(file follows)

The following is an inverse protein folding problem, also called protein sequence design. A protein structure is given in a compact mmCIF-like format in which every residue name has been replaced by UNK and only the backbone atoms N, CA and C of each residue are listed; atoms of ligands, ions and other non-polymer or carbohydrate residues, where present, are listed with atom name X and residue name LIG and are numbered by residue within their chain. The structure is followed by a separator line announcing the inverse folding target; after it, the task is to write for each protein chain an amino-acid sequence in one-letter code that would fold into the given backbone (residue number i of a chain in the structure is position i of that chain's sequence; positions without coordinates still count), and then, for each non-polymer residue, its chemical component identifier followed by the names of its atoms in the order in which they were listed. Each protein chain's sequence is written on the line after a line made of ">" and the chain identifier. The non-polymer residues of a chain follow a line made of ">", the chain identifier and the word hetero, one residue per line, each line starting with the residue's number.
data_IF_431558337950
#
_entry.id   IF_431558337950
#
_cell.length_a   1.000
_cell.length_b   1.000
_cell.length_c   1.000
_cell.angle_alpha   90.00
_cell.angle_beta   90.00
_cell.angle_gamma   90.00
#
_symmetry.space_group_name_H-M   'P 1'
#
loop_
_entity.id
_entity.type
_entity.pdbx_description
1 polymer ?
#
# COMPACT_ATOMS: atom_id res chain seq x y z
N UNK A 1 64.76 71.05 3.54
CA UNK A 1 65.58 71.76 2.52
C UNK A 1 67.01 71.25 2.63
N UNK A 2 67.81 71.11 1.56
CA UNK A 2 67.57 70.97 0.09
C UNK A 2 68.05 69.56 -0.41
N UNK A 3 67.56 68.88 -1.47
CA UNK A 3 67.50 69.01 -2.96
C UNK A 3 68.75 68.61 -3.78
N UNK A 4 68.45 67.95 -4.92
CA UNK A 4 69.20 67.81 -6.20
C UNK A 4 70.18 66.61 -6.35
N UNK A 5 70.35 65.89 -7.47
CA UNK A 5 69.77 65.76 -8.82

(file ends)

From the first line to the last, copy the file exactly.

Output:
The following is an inverse protein folding problem, also called protein sequence design. A protein structure is given in a compact mmCIF-like format in which every residue name has been replaced by UNK and only the backbone atoms N, CA and C of each residue are listed; atoms of ligands, ions and other non-polymer or carbohydrate residues, where present, are listed with atom name X and residue name LIG and are numbered by residue within their chain. The structure is followed by a separator line announcing the inverse folding target; after it, the task is to write for each protein chain an amino-acid sequence in one-letter code that would fold into the given backbone (residue number i of a chain in the structure is position i of that chain's sequence; positions without coordinates still count), and then, for each non-polymer residue, its chemical component identifier followed by the names of its atoms in the order in which they were listed. Each protein chain's sequence is written on the line after a line made of ">" and the chain identifier. The non-polymer residues of a chain follow a line made of ">", the chain identifier and the word hetero, one residue per line, each line starting with the residue's number.
data_IF_431558337950
#
_entry.id   IF_431558337950
#
_cell.length_a   1.000
_cell.length_b   1.000
_cell.length_c   1.000
_cell.angle_alpha   90.00
_cell.angle_beta   90.00
_cell.angle_gamma   90.00
#
_symmetry.space_group_name_H-M   'P 1'
#
loop_
_entity.id
_entity.type
_entity.pdbx_description
1 polymer ?
#
# COMPACT_ATOMS: atom_id res chain seq x y z
N UNK A 1 64.76 71.05 3.54
CA UNK A 1 65.58 71.76 2.52
C UNK A 1 67.01 71.25 2.63
N UNK A 2 67.81 71.11 1.56
CA UNK A 2 67.57 70.97 0.09
C UNK A 2 68.05 69.56 -0.41
N UNK A 3 67.56 68.88 -1.47
CA UNK A 3 67.50 69.01 -2.96
C UNK A 3 68.75 68.61 -3.78
N UNK A 4 68.45 67.95 -4.92
CA UNK A 4 69.20 67.81 -6.20
C UNK A 4 70.18 66.61 -6.35
N UNK A 5 70.35 65.89 -7.47
CA UNK A 5 69.77 65.76 -8.82